Vermont cabin becomes lab to study wind turbine noise
SHEFFIELD, Vt. (AP) — Once it was just another cabin on a Vermont hillside. Now it’s an emblem in the debate over noise from the growing wind energy industry.
Studies have repeatedly found no evidence connecting noise from wind power turbines to human health problems. But critics question the soundness of those studies. Among them are Steve and Luann Therrien, who say a wind farm near their home made their lives hell.
The case has created a fissure among environmentalists in this liberal state with a reputation for green thinking, pitting those who see wind energy as key to reducing reliance on pollution-spewing fossil fuels against those convinced audible noises and inaudible “infrasound” present health threats to those living nearby. And each side questions the objectivity of the other’s research.
The Therriens’ old cabin is up 5 miles of dirt road from town, but is just a quarter-mile from a rural stretch of Interstate 91. The highway noise largely didn’t bother them.
But after the 16 turbine towers of the Sheffield Wind Project went up on a nearby ridgeline in 2011 — the closest about three-quarters of a mile away and five within a mile — things changed, the Therriens say.
Deep in the night, when things were quiet on the highway, a low hum came from the opposite direction, punctuated occasionally by louder noises, the Therriens say. Soon, they say, they and their two small children were plagued by sleeplessness, nausea and other problems.
“The vertigo was pretty much all the time, but if we had a lot of noise, the dry heaves would be more often,” Luann Therrien said.
Steve Therrien gave up his job as a trash truck driver — too sleepy to drive, he said. They abandoned their home in 2014 and have been unable to sell it.
A group opposed to large-scale wind projects, Energize Vermont, is planning to set up sound monitoring equipment at the Therriens’ former home to try to document their concerns with data.
Vermont Gov. Peter Shumlin and fellow Democrats who control the Legislature have promoted renewable energy. Three big wind power projects — all of which have drawn complaints similar to the Therriens’ — have been built on Vermont mountaintops during Shumlin’s six years in office, with five more in planning or construction. The state is pursuing a goal of 90 percent renewable energy by 2050.
Luann Therrien said the couple has not sued turbine owners because they can’t afford to hire a lawyer and have not found one willing to take the case for free.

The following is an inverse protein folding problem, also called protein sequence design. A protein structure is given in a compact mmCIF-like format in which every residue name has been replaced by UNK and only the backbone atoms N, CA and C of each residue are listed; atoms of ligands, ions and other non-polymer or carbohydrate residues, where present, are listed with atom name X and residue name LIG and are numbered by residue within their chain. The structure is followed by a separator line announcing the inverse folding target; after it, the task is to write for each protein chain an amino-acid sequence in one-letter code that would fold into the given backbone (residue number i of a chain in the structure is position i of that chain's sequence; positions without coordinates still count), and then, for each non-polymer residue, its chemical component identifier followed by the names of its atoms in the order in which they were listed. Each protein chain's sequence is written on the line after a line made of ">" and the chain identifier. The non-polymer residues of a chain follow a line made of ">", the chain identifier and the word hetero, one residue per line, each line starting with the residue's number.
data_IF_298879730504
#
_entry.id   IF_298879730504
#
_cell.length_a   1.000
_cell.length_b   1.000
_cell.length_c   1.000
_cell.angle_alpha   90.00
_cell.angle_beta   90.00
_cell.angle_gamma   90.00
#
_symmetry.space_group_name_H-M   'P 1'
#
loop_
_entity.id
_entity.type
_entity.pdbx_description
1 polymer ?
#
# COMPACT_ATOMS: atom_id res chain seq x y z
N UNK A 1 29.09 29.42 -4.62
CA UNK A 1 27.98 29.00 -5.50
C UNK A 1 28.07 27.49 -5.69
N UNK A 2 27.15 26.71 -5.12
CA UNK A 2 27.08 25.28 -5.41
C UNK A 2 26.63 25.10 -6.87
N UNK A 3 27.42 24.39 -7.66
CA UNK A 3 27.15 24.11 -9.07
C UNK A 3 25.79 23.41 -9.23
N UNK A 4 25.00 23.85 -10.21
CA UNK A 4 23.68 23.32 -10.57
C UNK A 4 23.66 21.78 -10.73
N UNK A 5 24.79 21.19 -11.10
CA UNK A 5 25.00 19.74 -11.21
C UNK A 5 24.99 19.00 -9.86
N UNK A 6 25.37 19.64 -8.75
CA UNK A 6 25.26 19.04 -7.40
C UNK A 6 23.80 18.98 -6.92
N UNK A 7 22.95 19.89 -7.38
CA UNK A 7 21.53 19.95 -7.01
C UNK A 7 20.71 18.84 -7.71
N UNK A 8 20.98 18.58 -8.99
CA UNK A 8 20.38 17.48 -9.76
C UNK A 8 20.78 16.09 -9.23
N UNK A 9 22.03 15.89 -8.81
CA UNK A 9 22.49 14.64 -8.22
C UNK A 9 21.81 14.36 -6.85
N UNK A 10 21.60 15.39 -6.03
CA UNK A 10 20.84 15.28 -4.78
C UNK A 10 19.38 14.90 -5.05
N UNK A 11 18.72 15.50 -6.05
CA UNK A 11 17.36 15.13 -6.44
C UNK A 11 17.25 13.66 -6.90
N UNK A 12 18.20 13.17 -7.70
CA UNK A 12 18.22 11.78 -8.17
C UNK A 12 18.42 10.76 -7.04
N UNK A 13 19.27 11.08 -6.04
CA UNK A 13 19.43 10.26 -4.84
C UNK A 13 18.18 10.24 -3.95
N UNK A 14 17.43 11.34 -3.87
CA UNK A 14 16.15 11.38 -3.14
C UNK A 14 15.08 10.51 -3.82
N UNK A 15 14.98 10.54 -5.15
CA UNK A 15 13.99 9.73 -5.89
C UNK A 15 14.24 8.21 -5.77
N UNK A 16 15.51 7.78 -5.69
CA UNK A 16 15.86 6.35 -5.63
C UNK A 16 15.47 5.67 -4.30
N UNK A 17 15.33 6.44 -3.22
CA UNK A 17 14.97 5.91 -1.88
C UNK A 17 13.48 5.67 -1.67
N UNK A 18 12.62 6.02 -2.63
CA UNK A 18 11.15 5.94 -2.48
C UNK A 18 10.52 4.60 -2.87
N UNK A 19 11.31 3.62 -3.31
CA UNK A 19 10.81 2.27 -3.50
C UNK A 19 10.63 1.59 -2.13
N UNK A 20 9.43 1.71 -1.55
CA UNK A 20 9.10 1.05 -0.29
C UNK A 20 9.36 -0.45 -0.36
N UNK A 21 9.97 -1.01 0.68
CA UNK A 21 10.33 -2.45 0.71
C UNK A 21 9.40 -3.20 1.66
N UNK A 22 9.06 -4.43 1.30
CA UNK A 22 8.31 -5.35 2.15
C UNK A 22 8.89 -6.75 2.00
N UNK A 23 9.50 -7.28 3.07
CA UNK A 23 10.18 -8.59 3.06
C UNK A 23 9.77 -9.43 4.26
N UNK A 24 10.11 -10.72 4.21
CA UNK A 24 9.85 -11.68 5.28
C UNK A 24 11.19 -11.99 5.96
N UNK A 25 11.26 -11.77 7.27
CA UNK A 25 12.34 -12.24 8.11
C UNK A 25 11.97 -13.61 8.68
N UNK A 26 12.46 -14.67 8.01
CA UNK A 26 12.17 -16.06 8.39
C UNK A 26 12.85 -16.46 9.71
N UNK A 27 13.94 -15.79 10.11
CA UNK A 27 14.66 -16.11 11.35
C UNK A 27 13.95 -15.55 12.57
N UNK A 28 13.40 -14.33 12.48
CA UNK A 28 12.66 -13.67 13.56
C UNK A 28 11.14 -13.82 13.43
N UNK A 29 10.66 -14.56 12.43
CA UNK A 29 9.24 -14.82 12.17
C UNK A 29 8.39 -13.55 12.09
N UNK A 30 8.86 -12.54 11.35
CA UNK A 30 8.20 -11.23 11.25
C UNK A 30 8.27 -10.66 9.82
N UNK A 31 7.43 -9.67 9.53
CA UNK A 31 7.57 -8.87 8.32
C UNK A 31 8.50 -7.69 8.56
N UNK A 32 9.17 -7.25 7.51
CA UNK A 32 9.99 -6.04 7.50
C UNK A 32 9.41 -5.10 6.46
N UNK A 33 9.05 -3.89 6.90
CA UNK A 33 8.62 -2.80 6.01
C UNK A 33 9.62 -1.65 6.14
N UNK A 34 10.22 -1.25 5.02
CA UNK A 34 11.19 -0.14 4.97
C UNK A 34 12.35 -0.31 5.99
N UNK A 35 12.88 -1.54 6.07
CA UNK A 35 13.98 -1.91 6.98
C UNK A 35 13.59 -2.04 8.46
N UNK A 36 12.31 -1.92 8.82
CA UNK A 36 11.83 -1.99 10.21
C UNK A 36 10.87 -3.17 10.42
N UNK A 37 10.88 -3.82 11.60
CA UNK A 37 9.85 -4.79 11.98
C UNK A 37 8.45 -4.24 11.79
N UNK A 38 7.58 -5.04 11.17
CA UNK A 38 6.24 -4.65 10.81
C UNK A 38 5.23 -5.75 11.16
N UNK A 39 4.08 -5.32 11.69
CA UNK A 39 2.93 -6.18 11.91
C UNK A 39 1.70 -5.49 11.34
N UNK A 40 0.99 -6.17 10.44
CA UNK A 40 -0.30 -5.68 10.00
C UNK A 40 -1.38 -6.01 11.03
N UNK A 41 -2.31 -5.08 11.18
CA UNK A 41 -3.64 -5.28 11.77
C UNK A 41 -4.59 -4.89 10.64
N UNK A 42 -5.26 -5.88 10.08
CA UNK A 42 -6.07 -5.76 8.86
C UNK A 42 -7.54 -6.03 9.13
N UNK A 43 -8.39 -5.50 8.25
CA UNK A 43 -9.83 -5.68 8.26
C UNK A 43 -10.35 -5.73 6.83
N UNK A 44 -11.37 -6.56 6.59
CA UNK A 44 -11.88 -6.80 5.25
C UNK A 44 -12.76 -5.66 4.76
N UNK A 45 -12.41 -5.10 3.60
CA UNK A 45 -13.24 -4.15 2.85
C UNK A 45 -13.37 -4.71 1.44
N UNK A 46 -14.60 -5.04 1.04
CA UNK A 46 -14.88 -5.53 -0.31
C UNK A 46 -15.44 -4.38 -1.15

But another person living near the Sheffield Project, Paul Brouha, has sued, saying the noise is “out of character with the surrounding area, is excessively loud and continues unabated for long periods of time both day and night.”
Brouha declined to comment, citing the pending lawsuit. Lawyers for the turbines’ owners have denied his claims in court filings.
The Therriens — he is 54, she is 47 — and their two young children now live in nearby Derby and receive government assistance. The toll from his years of work as a trash collector, coupled with the more recent health problems, means he can’t work, Steve Therrien said. Luann Therrien said she has been depressed since the symptoms took hold.
A psychiatric nurse practitioner who has treated the Therriens wrote in a letter this year that both “suffer from a form of trauma-induced and stressor-related disorder.” The nurse compared their condition to post-traumatic stress disorder, saying the wind turbines caused lasting sleep and mental health issues.
The Therriens are now activists. They founded the group Victims of Industrial Wind and post frequently on social media. Luann traveled to the Statehouse last winter to testify to a Senate committee, and they go occasionally to testify at public hearings in other communities.
Vermont’s health commissioner, Dr. Harry Chen, told lawmakers this year that “no scientific research has been able to demonstrate a direct cause-and-effect link between living near wind turbines, the noise they emit, and physiological health effects.”
Studies commissioned by public health agencies in Canada and Australia have reached similar conclusions, though Australia’s National Health and Medical Research Council suggested more research could be done on possible health effects for those living closest to wind farms.
Since July, more than 100 doctors, other scientists and activists worldwide have signed a letter urging the World Health Organization to recommend new sound guidelines for wind turbines.
State regulators in Vermont have adopted a standard acceptable wind turbine noise level averaging 45 decibels during the course of an hour, quieter than a normal conversation.
Renewable energy supporters, including the Vermont Public Interest Research Group, have attacked the plan for sound monitoring research at the Therriens’, saying it won’t be objective.
Mark Whitworth, board president of Energize Vermont, which is sponsoring the research, has said it will start with some built-in assumptions.
“We would like to understand how they bake prejudice or bias into their monitoring program,” he said.
Separately, lawmakers this year appropriated $50,000 for sound-monitoring equipment to be used by Lyndon State College, providing the college finds matching funds.
Renewable energy supporters also argue there would be a conflict of interest because Ben Luce, the professor expected to lead the research, is on the board of Energize Vermont.
In an interview, Luce said it has not been determined whether the Therriens’ property would be used in the college’s research. And, he added, he would have no personal financial stake in the outcome, unlike industry consultants.